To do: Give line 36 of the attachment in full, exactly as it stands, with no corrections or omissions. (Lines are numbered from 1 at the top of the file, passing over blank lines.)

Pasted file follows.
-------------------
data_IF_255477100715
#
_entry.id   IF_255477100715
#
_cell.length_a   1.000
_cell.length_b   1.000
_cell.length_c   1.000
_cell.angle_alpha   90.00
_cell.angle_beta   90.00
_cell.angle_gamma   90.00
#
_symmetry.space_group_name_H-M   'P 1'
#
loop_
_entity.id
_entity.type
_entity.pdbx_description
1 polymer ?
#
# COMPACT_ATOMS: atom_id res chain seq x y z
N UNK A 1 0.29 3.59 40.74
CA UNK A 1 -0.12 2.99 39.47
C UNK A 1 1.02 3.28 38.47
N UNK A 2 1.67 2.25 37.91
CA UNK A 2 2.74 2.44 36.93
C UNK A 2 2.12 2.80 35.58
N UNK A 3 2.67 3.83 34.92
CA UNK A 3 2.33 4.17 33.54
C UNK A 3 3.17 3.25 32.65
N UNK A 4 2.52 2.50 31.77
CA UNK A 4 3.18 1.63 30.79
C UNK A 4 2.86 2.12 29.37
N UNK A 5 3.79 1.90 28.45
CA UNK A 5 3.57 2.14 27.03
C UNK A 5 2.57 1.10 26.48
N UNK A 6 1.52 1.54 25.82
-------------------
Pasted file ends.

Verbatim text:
N UNK A 6 1.52 1.54 25.82